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Indian’s heavyweight models aren’t really our cup of tea, though we do get an immature chuckle when we hear them talk about their “Thunder Stroke” engine platform. Childish jokes aside, some interesting news caught our eye about the American brand’s 2019 models.

Included as part of the 2019 Indian Chief, Springfield, and Roadmaster models is a number of new features, the most interesting of which is the inclusion of rear-cylinder deactivation.

We have seen this technology most recently in the World Superbike Championship (and it is no stranger in the land of four wheels), where manufacturers deactivate cylinders mid-corner to improve bike’s response during partial throttle applications.

Indian is using this concept in a different way though – one that will be more applicable to riding on the street.

The Indian Motorcycle Company is recalling a bunch of 2017-2018 Indian Scout motorcycles right now, which includes the Scout Sixty and and Scout Bobber variants.

All told, 4,185 motorcycles are affected by a recall that concerns the anti-locking brakes system (ABS), which may have air left in the system after the assembly process.

Since air in the brake lines can impact a motorcycle’s braking ability, Indian has decided to recall the affected machines, in order to ensure rider safety.

President Trump’s trade war is about to see another player in the motorcycle industry jump ship from American soil, and this time it is heavyweight Polaris Industries. According to a report by the Minneapolis/St. Paul Business Journal, Polaris is considering moving some of its production capacity to Europe, eyeing a production facility in Poland that would build units for the European market. The move is a direct response to the retaliatory tariffs imposed by the European Union on motorcycle imports, which itself was a response to the Trump Administration’s taxing of steel and aluminum imports.

Today is the day. Today is the day that the European Union begins taxing the importation of motorcycles from the United States into Europe. A retaliation to the Trump administration’s tariffs on aluminum and steel, the EU will now impose a 25% tariff increase on all motorcycles, 500cc and up, coming from the United States. This means that the new tariff provisions will affect both Harley-Davidson and Indian, but will not affect Zero Motorcycles, as electric motorcycles are not included in the trade war provisions. Specifically, the European Union is imposing the 31% tariff (there was already a 6% tariff on motorcycles from the USA) to the goods that fall under HS code 87114000 & 87115000 on the Harmonized Commodity Description and Coding System.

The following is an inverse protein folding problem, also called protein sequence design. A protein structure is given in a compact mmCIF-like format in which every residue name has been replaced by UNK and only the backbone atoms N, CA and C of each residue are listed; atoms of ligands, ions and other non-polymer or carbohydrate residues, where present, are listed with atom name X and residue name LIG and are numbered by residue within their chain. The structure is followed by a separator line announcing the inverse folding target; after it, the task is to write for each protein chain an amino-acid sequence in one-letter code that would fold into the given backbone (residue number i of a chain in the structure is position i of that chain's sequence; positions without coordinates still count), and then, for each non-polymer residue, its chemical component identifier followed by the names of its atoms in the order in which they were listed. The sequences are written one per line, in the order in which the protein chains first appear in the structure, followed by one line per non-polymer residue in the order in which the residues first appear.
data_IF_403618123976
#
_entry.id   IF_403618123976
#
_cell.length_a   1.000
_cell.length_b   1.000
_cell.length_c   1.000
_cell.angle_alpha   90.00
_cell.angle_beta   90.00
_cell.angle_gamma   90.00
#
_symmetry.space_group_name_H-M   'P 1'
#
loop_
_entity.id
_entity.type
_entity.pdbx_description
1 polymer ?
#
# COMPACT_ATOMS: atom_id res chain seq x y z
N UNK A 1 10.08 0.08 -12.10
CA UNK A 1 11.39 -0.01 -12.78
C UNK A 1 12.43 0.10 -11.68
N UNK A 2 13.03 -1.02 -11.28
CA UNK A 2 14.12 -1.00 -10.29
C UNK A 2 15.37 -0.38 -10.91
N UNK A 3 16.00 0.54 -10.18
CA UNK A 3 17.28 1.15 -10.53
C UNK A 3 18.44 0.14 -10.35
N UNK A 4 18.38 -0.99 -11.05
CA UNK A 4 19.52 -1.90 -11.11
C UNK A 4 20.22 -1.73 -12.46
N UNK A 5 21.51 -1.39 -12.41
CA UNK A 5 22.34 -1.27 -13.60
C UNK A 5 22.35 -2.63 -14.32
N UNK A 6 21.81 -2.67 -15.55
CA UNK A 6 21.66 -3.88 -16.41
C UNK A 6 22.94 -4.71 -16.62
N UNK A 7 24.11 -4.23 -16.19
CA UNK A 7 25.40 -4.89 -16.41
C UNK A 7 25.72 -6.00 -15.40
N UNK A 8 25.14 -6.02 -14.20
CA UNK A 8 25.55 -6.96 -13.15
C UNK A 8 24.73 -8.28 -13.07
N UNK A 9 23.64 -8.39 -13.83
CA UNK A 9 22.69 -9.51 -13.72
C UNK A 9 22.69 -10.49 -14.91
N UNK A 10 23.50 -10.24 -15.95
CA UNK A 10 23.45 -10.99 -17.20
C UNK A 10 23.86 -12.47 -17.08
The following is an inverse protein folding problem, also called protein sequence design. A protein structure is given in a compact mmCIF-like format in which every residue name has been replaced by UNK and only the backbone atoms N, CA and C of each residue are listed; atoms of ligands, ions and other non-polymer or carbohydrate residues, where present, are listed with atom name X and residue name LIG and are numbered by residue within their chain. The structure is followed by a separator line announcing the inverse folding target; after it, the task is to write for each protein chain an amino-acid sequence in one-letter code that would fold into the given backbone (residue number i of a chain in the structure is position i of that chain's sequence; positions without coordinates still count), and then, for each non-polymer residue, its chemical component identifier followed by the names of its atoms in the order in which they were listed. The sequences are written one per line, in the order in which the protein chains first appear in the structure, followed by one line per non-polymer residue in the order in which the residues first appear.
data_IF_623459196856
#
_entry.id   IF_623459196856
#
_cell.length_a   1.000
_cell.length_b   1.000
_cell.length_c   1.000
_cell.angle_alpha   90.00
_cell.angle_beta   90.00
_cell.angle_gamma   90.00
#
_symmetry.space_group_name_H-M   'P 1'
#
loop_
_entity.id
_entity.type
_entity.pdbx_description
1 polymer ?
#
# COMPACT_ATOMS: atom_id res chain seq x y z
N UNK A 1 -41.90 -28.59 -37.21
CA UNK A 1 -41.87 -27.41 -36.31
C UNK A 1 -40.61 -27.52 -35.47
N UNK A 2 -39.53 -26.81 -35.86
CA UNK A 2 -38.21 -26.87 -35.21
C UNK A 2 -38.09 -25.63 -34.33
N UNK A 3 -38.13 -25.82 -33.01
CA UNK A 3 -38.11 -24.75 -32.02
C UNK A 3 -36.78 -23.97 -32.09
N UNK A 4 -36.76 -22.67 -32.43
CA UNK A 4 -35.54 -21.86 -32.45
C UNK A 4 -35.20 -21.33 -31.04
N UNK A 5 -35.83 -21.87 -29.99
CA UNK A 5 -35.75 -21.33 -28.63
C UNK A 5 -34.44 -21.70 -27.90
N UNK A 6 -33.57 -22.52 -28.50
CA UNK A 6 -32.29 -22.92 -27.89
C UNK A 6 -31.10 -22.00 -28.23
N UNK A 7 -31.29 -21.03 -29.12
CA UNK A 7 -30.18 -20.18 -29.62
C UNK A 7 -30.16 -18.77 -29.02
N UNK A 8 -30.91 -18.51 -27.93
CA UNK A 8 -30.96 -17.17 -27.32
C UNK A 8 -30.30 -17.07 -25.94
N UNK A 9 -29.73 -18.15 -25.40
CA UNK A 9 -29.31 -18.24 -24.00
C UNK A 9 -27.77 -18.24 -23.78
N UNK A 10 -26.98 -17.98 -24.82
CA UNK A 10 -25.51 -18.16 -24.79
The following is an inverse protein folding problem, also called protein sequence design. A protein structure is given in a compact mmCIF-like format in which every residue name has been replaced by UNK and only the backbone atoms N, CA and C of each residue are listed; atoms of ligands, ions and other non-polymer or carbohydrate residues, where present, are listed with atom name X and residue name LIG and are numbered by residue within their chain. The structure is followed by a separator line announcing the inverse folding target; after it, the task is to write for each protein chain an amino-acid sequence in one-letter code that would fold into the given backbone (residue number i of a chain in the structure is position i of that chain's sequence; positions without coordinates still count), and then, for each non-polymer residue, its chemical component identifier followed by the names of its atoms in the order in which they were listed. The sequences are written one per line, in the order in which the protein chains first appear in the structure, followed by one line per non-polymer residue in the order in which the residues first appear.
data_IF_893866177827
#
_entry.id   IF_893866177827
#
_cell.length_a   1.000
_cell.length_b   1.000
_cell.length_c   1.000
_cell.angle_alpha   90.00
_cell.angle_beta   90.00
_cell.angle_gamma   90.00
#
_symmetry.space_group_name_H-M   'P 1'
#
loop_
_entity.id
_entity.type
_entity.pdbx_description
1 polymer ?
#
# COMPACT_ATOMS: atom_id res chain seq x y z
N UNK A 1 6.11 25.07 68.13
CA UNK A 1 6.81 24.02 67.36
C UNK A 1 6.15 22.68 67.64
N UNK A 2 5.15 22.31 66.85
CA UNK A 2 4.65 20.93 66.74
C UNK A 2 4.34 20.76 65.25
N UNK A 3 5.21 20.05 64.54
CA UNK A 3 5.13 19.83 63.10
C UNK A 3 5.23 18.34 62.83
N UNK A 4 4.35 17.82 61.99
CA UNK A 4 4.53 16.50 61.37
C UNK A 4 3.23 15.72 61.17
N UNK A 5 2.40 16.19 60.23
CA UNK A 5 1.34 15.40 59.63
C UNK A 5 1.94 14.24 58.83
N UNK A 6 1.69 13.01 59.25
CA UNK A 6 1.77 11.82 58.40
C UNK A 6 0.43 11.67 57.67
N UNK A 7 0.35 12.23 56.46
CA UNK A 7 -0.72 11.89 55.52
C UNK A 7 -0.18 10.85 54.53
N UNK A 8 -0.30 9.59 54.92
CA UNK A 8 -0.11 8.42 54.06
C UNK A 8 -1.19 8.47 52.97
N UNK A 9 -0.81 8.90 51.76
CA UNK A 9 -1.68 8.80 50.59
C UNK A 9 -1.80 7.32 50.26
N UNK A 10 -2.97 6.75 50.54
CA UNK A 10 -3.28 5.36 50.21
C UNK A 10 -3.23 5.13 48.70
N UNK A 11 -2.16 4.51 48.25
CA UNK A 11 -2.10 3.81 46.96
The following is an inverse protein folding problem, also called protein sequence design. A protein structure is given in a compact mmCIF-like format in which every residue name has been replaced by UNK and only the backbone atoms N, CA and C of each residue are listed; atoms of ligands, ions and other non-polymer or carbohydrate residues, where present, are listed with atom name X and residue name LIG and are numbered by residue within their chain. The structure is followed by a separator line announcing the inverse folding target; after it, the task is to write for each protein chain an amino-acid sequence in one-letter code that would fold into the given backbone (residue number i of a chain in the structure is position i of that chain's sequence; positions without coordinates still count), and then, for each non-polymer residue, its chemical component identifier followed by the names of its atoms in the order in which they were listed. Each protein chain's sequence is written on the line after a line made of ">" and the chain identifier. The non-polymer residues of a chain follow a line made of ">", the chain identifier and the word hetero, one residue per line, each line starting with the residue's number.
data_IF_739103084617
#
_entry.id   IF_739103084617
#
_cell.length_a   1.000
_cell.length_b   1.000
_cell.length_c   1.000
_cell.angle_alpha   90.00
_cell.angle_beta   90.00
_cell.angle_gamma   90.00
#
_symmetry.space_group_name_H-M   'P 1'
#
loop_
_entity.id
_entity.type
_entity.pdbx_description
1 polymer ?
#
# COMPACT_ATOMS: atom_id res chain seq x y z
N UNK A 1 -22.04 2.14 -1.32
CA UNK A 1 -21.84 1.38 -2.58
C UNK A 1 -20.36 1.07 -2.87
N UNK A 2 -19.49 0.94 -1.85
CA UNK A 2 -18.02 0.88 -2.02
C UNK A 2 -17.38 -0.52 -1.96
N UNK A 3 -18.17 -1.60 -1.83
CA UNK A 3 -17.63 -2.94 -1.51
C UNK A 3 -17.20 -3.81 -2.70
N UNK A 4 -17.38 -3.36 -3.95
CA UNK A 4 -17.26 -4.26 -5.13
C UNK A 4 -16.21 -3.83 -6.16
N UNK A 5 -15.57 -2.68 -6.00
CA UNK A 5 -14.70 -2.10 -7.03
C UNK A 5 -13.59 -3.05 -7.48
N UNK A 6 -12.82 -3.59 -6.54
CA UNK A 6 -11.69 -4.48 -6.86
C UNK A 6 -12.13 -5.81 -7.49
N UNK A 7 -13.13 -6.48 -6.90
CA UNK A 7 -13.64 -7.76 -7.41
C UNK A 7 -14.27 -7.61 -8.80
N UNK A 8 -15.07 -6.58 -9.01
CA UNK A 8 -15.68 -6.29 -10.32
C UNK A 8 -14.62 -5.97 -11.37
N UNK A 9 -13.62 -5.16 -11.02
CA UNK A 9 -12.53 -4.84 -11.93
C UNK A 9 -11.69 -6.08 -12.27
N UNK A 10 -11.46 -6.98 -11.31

When the potent Indian Scout FTR750 debuted for flat track racing duty, fans of the American brand clamored for a street model. Indian listened, giving us the Indian Scout FTR1200 concept late last year, with much rumor that the concept bike was the prelude for a full-fledged production model. That rumor is now no more, as Indian confirmed this weekend at the Wheels & Waves event in France that we will see a production street-tracker model, named the Indian FTR 1200. Indian is light on official details, and has yet to give us a release date for the Indian FTR 1200, but we do know that it will be a 2019 model. Though Indian isn’t telling us too much, we can infer a little from the name of this new model.

The Fortune 500 is a list of America’s largest companies, and is a constant barometer on the state of the American business landscape. In its 64 years of existence, the Fortune 500 has been an exclusive club, and its newest inductee is one from the powersports industry: Polaris Industries.

Ranked at #496 on the list, the addition of Polaris means that the influence (and decline) of the US motorcycle and powersports landscape will be seen on a much larger national stage.

Mostly it is just a cool milestone for Polaris, and proud bragging point for the company’s executives at the next country club gathering.

One of the weirder recalls we have ever seen at Asphalt & Rubber, Indian is recalling 3,341 motorcycles because they could potentially start on their own. The issue stems from the bikes’ right-hand control cluster, which can become corroded over time. If a bike’s wireless key is nearby, this can lead to a situation where the motorcycle can initiate the startup procedure without action from the owner. Obviously such a situation can lead to several potentially dangerous scenarios, with carbon monoxide poisoning at the top of the list. Indian lists the following machines as being susceptible to the hand control defect, though it only concerns motorcycles from the 2018 model year.